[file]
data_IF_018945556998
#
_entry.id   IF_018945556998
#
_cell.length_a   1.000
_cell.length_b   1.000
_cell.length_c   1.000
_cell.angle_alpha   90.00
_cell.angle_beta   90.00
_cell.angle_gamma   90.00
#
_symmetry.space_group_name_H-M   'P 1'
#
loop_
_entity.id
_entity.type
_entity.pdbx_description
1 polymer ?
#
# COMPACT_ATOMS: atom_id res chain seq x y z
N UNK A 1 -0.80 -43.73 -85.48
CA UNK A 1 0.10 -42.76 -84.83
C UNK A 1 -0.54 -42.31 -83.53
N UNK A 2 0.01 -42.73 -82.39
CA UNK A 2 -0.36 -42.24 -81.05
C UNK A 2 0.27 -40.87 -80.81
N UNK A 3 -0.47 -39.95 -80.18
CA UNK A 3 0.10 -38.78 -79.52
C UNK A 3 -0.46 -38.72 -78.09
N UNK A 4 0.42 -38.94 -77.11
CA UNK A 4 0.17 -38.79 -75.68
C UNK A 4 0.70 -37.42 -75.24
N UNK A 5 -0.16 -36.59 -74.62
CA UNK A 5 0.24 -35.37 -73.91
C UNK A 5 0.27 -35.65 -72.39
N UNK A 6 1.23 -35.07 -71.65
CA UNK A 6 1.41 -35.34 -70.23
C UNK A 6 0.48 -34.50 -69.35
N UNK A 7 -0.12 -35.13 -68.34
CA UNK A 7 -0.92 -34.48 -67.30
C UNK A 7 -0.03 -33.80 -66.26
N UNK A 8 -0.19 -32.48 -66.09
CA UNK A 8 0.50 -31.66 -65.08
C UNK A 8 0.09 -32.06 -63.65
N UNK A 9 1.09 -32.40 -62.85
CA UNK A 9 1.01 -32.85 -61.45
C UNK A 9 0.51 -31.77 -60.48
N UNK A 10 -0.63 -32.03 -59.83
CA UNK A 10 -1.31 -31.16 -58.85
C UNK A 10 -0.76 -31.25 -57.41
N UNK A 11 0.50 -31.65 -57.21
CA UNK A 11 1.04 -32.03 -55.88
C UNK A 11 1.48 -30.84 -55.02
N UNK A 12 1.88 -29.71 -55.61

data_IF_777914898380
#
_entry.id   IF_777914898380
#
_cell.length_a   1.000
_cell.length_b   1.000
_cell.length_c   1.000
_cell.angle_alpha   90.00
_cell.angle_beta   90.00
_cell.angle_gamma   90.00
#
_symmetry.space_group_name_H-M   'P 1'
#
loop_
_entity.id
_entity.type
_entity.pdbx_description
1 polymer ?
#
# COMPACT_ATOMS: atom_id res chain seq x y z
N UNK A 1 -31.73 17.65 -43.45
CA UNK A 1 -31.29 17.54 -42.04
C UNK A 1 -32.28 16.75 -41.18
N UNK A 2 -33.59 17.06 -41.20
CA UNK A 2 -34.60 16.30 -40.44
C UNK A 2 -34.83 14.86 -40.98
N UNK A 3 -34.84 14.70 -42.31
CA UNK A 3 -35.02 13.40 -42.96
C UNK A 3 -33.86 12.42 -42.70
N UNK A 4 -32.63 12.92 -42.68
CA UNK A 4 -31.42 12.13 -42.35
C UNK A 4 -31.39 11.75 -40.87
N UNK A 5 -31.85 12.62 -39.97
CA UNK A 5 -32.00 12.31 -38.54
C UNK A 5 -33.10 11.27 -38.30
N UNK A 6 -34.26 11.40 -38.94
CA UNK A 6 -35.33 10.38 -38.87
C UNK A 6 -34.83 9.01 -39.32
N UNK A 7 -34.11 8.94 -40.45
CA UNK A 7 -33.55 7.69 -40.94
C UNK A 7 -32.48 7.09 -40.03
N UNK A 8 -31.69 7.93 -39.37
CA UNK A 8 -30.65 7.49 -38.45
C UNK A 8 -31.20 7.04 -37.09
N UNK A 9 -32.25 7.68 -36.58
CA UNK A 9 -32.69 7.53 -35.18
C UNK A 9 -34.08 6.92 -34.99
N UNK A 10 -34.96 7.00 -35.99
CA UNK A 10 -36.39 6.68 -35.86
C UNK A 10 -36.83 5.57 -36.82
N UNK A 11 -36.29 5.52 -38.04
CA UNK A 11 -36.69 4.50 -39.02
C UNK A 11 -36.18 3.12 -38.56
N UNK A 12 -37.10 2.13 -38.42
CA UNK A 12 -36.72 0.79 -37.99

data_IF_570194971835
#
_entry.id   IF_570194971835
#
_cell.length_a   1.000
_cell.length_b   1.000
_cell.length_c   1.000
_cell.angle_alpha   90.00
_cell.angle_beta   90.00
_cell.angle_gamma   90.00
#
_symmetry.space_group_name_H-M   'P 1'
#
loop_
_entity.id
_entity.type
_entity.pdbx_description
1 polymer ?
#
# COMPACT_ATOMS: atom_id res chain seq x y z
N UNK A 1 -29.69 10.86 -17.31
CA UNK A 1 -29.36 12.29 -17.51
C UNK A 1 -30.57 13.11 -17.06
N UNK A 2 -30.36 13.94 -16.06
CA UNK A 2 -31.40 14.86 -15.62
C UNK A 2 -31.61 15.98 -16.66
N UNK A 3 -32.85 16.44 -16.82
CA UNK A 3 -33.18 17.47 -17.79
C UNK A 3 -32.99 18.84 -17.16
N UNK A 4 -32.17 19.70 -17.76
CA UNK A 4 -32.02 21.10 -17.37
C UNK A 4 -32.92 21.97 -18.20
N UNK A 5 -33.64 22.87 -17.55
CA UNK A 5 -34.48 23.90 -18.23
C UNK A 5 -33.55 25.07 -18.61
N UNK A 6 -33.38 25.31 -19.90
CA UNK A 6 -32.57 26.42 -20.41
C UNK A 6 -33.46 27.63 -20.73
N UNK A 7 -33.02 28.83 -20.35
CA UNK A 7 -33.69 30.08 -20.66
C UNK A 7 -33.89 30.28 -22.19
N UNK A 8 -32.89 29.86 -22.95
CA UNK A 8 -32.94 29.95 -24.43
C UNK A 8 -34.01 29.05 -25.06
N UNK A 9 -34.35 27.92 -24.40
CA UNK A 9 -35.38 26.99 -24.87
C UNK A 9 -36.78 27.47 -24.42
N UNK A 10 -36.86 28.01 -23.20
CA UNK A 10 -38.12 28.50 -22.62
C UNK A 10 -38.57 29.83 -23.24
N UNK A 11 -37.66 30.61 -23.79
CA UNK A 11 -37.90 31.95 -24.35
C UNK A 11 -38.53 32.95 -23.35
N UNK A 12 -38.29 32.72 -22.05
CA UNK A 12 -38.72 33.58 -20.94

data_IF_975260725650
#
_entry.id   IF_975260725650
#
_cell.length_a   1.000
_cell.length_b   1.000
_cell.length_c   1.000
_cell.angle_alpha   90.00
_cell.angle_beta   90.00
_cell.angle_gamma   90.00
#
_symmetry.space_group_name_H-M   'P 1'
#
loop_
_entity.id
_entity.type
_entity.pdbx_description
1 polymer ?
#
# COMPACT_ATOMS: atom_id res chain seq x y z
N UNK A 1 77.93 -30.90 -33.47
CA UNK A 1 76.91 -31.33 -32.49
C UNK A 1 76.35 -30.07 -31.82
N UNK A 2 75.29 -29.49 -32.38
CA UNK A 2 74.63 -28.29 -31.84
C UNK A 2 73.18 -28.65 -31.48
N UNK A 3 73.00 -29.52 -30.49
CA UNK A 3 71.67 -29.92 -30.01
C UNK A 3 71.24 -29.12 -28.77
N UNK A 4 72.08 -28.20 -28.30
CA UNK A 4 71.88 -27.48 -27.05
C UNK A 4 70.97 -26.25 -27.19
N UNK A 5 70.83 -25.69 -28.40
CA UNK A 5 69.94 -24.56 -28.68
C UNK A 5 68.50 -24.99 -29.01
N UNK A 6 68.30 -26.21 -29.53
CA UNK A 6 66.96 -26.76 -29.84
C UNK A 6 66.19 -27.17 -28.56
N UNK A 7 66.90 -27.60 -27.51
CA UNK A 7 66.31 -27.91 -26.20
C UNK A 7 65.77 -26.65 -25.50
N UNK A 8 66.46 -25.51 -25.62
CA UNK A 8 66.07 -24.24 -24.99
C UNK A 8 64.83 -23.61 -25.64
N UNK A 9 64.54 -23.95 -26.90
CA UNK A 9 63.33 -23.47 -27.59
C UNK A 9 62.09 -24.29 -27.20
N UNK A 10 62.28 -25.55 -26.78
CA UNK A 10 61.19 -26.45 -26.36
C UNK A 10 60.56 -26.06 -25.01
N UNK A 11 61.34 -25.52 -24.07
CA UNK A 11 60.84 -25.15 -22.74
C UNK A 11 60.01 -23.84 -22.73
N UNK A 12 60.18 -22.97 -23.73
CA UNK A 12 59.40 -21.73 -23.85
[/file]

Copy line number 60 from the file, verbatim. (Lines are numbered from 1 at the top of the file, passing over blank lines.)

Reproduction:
_cell.length_b   1.000